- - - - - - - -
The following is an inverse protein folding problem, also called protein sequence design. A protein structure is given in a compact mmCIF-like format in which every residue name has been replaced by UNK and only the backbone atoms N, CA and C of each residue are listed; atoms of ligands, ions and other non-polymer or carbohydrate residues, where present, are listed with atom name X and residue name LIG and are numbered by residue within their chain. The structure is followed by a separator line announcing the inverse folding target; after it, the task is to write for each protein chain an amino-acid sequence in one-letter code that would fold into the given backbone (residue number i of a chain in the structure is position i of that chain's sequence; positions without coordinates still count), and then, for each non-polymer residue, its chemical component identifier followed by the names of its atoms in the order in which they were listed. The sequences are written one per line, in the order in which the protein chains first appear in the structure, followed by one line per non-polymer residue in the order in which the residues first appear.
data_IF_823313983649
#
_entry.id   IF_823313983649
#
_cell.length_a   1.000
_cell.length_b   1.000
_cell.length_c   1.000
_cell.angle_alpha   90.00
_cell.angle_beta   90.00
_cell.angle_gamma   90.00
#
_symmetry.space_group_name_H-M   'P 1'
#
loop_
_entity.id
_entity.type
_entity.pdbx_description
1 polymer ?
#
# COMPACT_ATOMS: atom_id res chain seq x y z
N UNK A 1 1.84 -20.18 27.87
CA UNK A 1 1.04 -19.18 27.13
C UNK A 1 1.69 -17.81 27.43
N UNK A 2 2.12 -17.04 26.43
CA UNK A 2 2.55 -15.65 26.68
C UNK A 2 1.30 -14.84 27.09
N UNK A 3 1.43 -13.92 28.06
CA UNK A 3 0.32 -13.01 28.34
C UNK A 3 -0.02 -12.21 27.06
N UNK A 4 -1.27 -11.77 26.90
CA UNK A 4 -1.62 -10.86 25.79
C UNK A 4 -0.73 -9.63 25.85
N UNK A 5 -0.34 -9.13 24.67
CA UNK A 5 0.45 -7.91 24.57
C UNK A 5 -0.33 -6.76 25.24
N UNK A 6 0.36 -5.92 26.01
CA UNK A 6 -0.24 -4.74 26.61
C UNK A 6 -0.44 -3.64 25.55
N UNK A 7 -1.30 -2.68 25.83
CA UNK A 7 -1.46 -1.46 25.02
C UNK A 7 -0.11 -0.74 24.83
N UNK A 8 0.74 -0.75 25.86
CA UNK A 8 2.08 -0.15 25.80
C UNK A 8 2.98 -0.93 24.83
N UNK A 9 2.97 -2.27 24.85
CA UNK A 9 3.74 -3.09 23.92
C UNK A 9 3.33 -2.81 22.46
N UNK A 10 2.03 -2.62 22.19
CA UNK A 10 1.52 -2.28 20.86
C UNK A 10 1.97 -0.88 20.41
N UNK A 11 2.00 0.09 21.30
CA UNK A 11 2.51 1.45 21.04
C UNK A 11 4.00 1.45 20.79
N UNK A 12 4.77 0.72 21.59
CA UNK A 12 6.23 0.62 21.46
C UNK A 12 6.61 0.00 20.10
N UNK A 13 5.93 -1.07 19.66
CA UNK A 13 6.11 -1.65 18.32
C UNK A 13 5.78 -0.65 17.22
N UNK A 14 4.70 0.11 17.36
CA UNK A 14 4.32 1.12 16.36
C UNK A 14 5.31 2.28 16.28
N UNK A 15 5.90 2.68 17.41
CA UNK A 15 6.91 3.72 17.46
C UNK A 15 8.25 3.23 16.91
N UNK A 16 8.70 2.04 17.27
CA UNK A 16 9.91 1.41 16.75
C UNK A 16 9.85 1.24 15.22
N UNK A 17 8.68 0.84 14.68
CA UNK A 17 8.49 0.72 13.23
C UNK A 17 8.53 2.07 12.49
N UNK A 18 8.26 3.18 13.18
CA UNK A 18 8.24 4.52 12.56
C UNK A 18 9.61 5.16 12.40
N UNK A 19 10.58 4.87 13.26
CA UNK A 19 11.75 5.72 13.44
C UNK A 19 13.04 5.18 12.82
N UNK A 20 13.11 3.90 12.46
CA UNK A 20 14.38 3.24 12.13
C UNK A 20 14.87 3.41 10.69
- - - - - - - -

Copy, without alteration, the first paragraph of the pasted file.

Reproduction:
The following is an inverse protein folding problem, also called protein sequence design. A protein structure is given in a compact mmCIF-like format in which every residue name has been replaced by UNK and only the backbone atoms N, CA and C of each residue are listed; atoms of ligands, ions and other non-polymer or carbohydrate residues, where present, are listed with atom name X and residue name LIG and are numbered by residue within their chain. The structure is followed by a separator line announcing the inverse folding target; after it, the task is to write for each protein chain an amino-acid sequence in one-letter code that would fold into the given backbone (residue number i of a chain in the structure is position i of that chain's sequence; positions without coordinates still count), and then, for each non-polymer residue, its chemical component identifier followed by the names of its atoms in the order in which they were listed. The sequences are written one per line, in the order in which the protein chains first appear in the structure, followed by one line per non-polymer residue in the order in which the residues first appear.